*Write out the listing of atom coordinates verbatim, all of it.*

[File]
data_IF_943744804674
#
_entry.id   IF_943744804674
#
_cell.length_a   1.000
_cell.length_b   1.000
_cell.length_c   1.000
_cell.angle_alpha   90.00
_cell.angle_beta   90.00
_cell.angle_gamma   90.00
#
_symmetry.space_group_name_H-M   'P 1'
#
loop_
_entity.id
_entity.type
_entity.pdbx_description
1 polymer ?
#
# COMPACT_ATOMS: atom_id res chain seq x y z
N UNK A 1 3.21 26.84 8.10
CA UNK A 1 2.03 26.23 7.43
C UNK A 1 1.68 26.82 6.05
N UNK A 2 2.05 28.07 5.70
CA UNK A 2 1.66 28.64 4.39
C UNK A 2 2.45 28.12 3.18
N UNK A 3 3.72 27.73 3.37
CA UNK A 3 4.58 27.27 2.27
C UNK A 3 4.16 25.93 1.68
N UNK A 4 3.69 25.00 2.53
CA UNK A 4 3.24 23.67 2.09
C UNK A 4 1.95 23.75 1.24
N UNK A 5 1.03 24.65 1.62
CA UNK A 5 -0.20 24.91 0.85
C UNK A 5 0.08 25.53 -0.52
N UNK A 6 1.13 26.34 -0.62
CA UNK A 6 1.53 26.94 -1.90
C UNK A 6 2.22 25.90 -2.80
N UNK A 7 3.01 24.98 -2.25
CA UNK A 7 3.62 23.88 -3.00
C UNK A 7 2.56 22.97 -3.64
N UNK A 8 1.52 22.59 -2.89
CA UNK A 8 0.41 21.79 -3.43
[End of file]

data_IF_943744804674
#
_entry.id   IF_943744804674
#
_cell.length_a   1.000
_cell.length_b   1.000
_cell.length_c   1.000
_cell.angle_alpha   90.00
_cell.angle_beta   90.00
_cell.angle_gamma   90.00
#
_symmetry.space_group_name_H-M   'P 1'
#
loop_
_entity.id
_entity.type
_entity.pdbx_description
1 polymer ?
#
# COMPACT_ATOMS: atom_id res chain seq x y z
N UNK A 1 3.21 26.84 8.10
CA UNK A 1 2.03 26.23 7.43
C UNK A 1 1.68 26.82 6.05
N UNK A 2 2.05 28.07 5.70
CA UNK A 2 1.66 28.64 4.39
C UNK A 2 2.45 28.12 3.18
N UNK A 3 3.72 27.73 3.37
CA UNK A 3 4.58 27.27 2.27
C UNK A 3 4.16 25.93 1.68
N UNK A 4 3.69 25.00 2.53
CA UNK A 4 3.24 23.67 2.09
C UNK A 4 1.95 23.75 1.24
N UNK A 5 1.03 24.65 1.62
CA UNK A 5 -0.20 24.91 0.85
C UNK A 5 0.08 25.53 -0.52
N UNK A 6 1.13 26.34 -0.62
CA UNK A 6 1.53 26.94 -1.90
C UNK A 6 2.22 25.90 -2.80
N UNK A 7 3.01 24.98 -2.25
CA UNK A 7 3.62 23.88 -3.00
C UNK A 7 2.56 22.97 -3.64
N UNK A 8 1.52 22.59 -2.89
CA UNK A 8 0.41 21.79 -3.43